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Bigger soybean yields

William Kelley's applying his business degree to the nitty-gritty business of cutting tillage out of his farm operation.

The Olanta, S.C., farmer has been no-tilling soybeans for five years behind wheat stubble. The practice saves him $40 per acre and two fewer trips over the field during the season — without sacrificing yields. “This is probably the best bean crop I've ever had — I averaged 35 bushels per acre.”

Kelley shared his experience with no-till at a Farm S.M.A.R.T. Technology Conference recently in Florence, S.C. He farms wheat, corn, soybeans, sorghum and oats and is also a grain dealer.

“I went off to the University of South Carolina to get a business degree,” Kelley says. “I learned a lot when I left the crossroads, but I owe everything I know to my dad and my neighbors around me.”

Hands-on lessons in the field fall into that category.

Take for example, using no-till on heavy versus sandy soils in the Coastal Plain of South Carolina.

Kelley was wearing out a set of points on his no-till subsoiler every 100 acres.

“I ran upon an advertisement for hardened steel points,” Kelley recalls. “I was very reluctant to call because the points cost $75 apiece, but worn-out points were eating into my pocketbook.”

The manufacturer of the points, R and H Machine, made him an offer he couldn't refuse. “He said, ‘if the hardened steel points don't outlast the others three to one, you won't ever have to worry about me calling on you again.’” The proof, Kelley says, is that a set of hardened steel points lasts 300 acres. He says the biggest difference may be the extra 200 acres per set of points with “a little wing that is welded on top of the point. The wing shatters the hardpan in those low-lying areas where I was bringing up a lot of clods and having problems with standability.”

The same problems with clods were also hindering the action of his subsoiler.

“We had a problem on heavy soils with clods riding up on the subsoiler shank due to the fact the land had been sitting idle for six months,” Kelley says. After calling KMC, the manufacturer, Kelley bought a new set of coulters and made adjustments to the trip mechanism, bringing it all the way down so that it hits the coulter blades.

Kelley believes his no-till experience gives him additional time to adjust to situations as they arise in the field.

After an application of Roundup Ultra into the wheat stubble, he's ready to plant. For nematode control, he applies Temik in furrow at three pounds to five pounds per acre.

For morningglory control, he uses Classic. Before his move to no-till, he disked twice and planted. “I've cut out two trips across the field with no-till,” Kelley says. “I owe a lot of my no-till success to Roundup Ready technology. I had a world of troubles with weeds before I switched to no-till. It would get hot and dry and the weeds would develop resistance.” All of his soybean varieties are Roundup Ready.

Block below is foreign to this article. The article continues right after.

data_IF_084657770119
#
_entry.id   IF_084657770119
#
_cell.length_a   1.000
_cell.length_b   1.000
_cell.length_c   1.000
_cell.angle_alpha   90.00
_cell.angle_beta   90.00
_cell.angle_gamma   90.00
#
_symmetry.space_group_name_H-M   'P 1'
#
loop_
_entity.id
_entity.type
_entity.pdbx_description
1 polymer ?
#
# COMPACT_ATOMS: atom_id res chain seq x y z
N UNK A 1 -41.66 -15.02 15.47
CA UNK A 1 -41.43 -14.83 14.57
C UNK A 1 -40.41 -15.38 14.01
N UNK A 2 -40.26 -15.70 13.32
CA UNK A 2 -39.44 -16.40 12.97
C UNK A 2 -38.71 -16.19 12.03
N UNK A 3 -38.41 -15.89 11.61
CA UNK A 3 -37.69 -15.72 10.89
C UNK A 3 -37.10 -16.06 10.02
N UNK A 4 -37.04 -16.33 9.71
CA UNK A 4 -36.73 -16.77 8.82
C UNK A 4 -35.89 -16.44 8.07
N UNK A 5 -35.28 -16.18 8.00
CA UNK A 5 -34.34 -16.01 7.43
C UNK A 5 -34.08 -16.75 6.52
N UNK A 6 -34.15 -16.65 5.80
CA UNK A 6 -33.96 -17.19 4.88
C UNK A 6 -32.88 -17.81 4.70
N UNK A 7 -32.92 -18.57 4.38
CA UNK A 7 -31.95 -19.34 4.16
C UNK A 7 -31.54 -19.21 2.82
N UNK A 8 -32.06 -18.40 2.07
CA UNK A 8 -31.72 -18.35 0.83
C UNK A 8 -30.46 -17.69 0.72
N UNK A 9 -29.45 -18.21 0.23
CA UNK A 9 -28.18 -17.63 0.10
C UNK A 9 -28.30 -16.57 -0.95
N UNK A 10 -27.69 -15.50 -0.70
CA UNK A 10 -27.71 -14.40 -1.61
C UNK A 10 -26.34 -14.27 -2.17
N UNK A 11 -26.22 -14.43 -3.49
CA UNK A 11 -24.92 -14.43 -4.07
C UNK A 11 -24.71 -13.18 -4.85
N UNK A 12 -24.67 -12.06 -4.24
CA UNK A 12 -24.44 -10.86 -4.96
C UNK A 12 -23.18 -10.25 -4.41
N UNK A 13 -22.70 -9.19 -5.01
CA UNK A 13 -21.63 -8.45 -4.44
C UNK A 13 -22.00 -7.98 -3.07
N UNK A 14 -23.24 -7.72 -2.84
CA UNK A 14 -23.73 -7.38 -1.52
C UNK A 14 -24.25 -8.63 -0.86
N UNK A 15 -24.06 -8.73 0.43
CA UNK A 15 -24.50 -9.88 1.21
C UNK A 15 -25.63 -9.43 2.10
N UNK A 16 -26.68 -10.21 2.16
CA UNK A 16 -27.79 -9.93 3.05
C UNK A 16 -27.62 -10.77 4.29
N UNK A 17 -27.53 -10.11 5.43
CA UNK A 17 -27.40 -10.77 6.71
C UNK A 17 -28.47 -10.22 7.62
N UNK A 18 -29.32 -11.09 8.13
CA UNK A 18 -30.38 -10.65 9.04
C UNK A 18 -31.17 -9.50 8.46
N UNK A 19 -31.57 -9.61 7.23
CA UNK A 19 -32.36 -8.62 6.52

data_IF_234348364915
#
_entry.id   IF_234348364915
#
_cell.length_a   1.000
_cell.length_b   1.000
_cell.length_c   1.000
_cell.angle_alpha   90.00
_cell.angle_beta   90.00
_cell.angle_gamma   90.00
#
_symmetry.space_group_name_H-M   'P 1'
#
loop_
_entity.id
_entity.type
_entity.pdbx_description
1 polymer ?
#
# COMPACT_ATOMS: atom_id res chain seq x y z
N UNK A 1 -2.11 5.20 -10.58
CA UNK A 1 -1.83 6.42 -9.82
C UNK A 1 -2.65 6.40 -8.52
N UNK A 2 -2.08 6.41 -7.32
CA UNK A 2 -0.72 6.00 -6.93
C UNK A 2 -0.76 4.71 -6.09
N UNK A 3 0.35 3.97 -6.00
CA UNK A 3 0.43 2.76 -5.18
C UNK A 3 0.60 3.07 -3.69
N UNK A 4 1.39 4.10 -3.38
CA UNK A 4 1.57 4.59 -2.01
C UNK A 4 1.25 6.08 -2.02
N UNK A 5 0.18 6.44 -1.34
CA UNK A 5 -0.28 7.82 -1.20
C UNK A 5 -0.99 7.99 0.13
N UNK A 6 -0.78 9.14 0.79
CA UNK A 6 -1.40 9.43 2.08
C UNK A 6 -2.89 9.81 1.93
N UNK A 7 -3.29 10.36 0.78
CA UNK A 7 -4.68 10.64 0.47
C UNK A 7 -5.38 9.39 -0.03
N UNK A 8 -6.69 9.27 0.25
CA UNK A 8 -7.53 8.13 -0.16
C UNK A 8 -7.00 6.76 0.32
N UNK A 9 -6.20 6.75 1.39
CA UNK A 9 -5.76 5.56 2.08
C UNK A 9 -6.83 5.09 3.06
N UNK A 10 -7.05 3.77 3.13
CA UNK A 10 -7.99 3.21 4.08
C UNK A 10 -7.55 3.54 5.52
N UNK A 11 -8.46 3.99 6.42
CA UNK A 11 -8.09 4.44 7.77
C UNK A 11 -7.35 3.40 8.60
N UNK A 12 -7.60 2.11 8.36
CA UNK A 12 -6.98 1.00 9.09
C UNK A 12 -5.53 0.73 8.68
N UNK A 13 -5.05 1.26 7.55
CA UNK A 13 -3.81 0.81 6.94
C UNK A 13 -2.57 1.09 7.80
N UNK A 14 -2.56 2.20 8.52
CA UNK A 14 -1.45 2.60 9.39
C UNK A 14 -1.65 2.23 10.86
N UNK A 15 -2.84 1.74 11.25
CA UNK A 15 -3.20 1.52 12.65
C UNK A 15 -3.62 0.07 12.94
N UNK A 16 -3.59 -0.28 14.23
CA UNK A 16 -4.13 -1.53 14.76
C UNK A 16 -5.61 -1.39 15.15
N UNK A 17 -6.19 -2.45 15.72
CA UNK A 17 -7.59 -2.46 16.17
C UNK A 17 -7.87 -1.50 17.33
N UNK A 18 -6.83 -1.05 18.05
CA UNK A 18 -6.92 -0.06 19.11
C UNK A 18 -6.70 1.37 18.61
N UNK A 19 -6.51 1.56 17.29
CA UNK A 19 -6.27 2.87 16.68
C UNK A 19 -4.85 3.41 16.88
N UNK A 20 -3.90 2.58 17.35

Because of the scarcity of rain in recent years, Kelley recommends subsoiling. In the absence of subsoiling a good rotation in used. He likes to rotate with corn, but that crop doesn't always work on his soil types. He's experimenting with grain sorghum, he says.


On a recent Monday, it rained an inch and a half at William Kelley's farm. By the following Wednesday, under overcast skies, he cranked the tractor and demonstrated several reduced-tillage implements for a large group of farmers.

Monsanto no-till guru John Bradley was walking around Kelley's untilled fields with a soil penetrometer, checking the depth of the hardpan.

“What we're concerned about is the clay pan — 10 to 12 inches down,” Bradley says. The tool measures compaction of the hardpan. “In reduced tillage, you use Para-till or shanks to fracture that hardpan.

“To me, you need to find out where the hardpan is, find out how much good you're going to do and then decide what implement to use,” Bradley says.

For Kelley, he's glad he made the choice. He's cut out $40 per acre with reduced trips across the field and hasn't had to sacrifice yields.

And should it rain, he doesn't have to fret about whether the fields are going to dry out in time for him to get his soybeans planted on time.

“A field under conventional-tillage would take three to four days to dry out before you could get back in,” Kelley says. “With no-till and strip till, one day of drying and you could be back in there.”

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